Pumpkins, A Treat for Wildlife

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Pumpkins are importantThe Daily Quipple

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There are dozens of reasons why I love autumn, and pumpkins rank high on my list. I like everything pumpkin—pumpkin lattes, pumpkin cake, pumpkin bread, pumpkin pie, pumpkin spice, pumpkin seeds . . . You get the idea. But I’m not the only one that loves this delicious squash, wildlife love it too! They know a good thing when they taste it.

Choosing the perfect pumpkin isn’t always easy. Sometimes it’s like trying to choose that perfect Christmas tree, the one we can both agree on. My husband always goes for the mega pumpkins; and while I’m sure the wildlife would appreciate such a generous token, I go for the pumpkin I don’t have to transport in a wheelbarrow. While any size would do, I like medium-sized pumpkins; after all, I’m the one that has to carve them, and carry them through the woods.

A healthy pumpkin crop this year made it easy to find just the right ones. We came home with three. Setting up my carving station on an old picnic table, and as the leaves were falling from the trees, I set to work. I’ve been carving pumpkins for wildlife for years, and while spooky pumpkin faces would have been fun, I prefer to keep it simple. After carving, I scrape the underside of the cap cleaning away the seeds and stringy pulp, and put it back inside the pumpkin. Leftover pieces from the eyes and the mouths are chopped and put back inside. For the finishing touches, I trim the excess pulp from the eyes and mouths making them slightly larger so animals, such as raccoons, can fit their hands through the openings for the goop.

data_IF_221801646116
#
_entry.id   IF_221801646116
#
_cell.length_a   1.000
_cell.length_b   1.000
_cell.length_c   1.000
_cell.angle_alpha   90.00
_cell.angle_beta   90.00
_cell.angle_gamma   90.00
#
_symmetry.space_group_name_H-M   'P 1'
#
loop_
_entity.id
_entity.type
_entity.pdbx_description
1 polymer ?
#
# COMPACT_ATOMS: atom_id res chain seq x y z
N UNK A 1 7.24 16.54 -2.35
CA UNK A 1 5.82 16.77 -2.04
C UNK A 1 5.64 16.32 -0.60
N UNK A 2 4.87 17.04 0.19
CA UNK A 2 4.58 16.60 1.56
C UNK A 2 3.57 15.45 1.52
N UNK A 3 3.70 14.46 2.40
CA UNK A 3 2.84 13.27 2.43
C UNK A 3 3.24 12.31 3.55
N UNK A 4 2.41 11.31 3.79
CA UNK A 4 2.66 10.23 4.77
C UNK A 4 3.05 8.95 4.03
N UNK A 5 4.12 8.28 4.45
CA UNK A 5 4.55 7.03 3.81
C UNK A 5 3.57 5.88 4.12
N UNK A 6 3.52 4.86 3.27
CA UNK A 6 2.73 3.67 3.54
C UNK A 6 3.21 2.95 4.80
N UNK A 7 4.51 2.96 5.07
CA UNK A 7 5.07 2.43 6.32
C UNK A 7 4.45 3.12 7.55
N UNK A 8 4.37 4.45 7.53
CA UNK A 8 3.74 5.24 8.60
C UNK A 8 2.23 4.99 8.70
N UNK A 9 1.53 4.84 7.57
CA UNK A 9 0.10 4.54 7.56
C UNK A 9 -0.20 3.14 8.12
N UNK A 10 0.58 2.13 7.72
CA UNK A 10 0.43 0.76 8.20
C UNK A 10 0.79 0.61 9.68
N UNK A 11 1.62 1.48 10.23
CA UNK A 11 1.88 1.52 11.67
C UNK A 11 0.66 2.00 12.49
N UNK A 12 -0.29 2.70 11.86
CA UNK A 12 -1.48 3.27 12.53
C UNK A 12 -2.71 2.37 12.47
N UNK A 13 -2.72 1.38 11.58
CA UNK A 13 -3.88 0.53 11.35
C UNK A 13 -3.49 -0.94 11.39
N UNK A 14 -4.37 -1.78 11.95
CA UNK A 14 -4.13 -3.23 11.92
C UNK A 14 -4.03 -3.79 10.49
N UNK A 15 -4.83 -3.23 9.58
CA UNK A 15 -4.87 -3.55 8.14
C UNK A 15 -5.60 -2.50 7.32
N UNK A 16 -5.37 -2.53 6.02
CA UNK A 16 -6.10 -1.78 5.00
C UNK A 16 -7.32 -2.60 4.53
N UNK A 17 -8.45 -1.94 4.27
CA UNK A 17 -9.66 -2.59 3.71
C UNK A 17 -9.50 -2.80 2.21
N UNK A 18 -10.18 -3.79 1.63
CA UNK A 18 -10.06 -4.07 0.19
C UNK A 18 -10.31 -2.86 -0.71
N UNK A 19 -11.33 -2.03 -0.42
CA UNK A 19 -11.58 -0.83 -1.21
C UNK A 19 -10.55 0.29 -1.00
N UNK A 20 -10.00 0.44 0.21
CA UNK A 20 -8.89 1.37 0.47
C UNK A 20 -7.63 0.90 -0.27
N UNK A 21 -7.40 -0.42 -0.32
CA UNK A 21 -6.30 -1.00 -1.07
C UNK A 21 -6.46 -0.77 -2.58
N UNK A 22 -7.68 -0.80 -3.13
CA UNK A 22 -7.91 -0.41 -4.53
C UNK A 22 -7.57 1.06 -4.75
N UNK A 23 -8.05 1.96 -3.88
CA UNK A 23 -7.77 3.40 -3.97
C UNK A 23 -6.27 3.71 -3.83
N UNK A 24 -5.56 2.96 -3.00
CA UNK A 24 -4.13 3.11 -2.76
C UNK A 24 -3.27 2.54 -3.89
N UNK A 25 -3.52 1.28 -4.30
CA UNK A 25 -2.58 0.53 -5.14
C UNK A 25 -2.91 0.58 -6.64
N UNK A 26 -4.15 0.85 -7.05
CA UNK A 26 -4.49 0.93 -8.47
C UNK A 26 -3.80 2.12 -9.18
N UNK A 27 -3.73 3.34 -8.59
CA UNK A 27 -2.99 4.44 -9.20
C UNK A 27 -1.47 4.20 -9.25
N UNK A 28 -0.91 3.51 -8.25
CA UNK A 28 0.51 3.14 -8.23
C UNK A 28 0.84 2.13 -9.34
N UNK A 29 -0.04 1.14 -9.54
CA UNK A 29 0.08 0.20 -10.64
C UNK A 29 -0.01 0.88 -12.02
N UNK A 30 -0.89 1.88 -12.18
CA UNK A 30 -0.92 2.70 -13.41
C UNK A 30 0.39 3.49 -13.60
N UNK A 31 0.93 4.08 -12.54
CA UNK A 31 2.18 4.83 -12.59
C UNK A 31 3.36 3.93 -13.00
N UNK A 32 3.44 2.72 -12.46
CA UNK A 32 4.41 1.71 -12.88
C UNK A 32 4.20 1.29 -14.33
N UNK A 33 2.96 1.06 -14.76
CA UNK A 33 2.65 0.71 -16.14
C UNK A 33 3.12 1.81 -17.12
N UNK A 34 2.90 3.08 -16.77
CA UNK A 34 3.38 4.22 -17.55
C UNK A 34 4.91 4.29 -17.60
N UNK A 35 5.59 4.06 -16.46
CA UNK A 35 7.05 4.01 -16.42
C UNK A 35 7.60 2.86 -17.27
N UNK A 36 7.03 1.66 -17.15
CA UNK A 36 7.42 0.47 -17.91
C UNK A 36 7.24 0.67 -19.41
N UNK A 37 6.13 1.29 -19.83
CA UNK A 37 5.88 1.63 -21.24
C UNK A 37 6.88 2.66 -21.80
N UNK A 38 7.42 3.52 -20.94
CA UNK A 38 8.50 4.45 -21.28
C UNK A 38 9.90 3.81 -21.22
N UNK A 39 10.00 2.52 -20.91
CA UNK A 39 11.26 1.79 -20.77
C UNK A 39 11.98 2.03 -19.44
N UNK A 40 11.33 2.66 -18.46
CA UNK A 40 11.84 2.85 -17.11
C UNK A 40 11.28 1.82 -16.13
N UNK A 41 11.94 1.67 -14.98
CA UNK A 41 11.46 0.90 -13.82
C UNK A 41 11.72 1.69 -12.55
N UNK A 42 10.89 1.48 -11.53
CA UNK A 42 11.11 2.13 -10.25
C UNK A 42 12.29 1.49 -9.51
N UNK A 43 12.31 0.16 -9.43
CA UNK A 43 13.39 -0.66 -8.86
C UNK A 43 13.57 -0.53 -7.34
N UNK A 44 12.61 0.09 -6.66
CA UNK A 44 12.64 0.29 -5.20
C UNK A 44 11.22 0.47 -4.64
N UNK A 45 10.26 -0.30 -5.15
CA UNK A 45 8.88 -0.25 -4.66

That night, the pumpkins were a big hit. First on scene were the raccoons who could hardly wait to get their hands on, or rather, in them. It was especially fun watching the baby raccoons, since they had never experienced anything like it, and had the time of their lives! The resident opossum also joined the feast. By morning, most of the seeds and stringy pulp were gone. What was left was devoured by birds, chipmunks, and squirrels, and later, slugs and snails. Nothing is wasted. By days end, the pumpkins were completely cleaned. I couldn’t have done better myself. Once cleaned I use them for feeders. I used to fill them with birdseed until it started attracting bears. Now, I just put cookies inside, which the raccoons love to find.

I have to laugh though. I put two pumpkins in the backyard, and one in the front. The two in the back didn’t last long. They were rolled around, and chomped on, and lay in pieces. Usually, they last longer, but this year’s raccoons are a wild bunch that love to party—bless their little hearts. As for the front yard pumpkin, the raccoons cleaned it with meticulous care. Every strand of pulp, and every seed was gone yet, strangely, the pumpkin wasn’t disturbed in the slightest. I’m still wondering how they did it.

Steller’s jay gathers seeds
Steller’s jay gathers seeds
Steller’s jays love pumpkin seeds
Steller’s jays love pumpkin seeds
After the party
After the party
Lily Raccoon joins the pumpkin party
Lily Raccoon joins the pumpkin party

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